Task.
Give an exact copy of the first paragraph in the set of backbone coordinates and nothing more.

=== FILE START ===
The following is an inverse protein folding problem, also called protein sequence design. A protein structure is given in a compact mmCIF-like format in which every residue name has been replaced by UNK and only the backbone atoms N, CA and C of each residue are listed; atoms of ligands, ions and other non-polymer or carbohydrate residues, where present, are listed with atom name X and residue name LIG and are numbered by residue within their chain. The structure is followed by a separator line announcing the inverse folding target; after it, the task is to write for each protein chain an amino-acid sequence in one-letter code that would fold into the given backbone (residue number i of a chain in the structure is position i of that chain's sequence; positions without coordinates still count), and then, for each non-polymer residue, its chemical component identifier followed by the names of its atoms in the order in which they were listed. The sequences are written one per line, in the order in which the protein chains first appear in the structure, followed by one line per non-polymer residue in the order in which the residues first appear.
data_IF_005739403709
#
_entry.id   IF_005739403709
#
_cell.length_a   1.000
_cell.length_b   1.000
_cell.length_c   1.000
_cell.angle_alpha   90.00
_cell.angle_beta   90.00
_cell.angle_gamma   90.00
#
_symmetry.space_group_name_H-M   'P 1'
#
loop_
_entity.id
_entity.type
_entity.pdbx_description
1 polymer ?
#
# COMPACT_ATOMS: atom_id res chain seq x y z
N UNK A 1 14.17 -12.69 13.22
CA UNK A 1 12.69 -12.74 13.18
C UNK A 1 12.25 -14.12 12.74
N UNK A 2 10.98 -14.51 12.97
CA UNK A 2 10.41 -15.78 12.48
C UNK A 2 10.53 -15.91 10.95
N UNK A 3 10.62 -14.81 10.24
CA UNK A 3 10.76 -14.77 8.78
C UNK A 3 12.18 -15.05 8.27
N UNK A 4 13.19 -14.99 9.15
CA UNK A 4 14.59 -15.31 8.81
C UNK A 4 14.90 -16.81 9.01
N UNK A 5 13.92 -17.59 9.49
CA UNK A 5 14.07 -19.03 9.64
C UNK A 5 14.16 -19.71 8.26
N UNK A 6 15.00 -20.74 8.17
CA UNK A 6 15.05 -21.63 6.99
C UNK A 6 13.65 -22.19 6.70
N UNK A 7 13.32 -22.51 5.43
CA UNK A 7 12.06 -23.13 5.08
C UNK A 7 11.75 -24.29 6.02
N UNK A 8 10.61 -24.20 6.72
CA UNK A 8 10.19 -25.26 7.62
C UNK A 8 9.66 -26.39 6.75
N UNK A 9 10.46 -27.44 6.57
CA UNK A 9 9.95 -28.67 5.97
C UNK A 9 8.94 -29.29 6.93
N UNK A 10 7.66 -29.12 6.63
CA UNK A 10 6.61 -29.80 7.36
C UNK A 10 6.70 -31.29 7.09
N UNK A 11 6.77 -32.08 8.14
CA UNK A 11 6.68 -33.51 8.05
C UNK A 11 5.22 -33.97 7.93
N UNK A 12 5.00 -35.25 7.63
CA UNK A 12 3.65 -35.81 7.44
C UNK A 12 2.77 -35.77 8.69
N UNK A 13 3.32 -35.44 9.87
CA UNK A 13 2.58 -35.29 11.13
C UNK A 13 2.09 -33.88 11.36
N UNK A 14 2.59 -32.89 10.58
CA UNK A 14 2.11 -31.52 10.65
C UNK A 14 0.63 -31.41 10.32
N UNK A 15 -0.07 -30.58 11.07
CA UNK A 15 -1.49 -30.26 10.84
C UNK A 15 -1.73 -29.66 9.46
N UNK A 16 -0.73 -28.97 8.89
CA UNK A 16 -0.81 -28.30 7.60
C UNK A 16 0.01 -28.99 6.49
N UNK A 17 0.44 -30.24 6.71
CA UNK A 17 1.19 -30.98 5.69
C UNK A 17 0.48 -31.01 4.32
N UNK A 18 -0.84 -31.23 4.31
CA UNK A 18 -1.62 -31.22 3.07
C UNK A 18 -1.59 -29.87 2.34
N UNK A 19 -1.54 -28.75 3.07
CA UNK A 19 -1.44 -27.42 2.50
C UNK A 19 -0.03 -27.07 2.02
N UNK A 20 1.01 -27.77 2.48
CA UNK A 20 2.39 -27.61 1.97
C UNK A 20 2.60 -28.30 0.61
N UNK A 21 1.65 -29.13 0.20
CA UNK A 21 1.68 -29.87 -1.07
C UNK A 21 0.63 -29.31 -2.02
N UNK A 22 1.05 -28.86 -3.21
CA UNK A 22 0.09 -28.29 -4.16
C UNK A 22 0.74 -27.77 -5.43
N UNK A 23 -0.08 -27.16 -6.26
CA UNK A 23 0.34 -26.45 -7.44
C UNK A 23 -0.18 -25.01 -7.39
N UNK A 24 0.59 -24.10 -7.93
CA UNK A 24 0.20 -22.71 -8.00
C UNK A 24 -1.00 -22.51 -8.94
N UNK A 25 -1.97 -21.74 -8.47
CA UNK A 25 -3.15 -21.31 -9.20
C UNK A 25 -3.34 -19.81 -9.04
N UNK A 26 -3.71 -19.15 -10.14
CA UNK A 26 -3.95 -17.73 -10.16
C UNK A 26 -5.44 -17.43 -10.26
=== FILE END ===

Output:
The following is an inverse protein folding problem, also called protein sequence design. A protein structure is given in a compact mmCIF-like format in which every residue name has been replaced by UNK and only the backbone atoms N, CA and C of each residue are listed; atoms of ligands, ions and other non-polymer or carbohydrate residues, where present, are listed with atom name X and residue name LIG and are numbered by residue within their chain. The structure is followed by a separator line announcing the inverse folding target; after it, the task is to write for each protein chain an amino-acid sequence in one-letter code that would fold into the given backbone (residue number i of a chain in the structure is position i of that chain's sequence; positions without coordinates still count), and then, for each non-polymer residue, its chemical component identifier followed by the names of its atoms in the order in which they were listed. The sequences are written one per line, in the order in which the protein chains first appear in the structure, followed by one line per non-polymer residue in the order in which the residues first appear.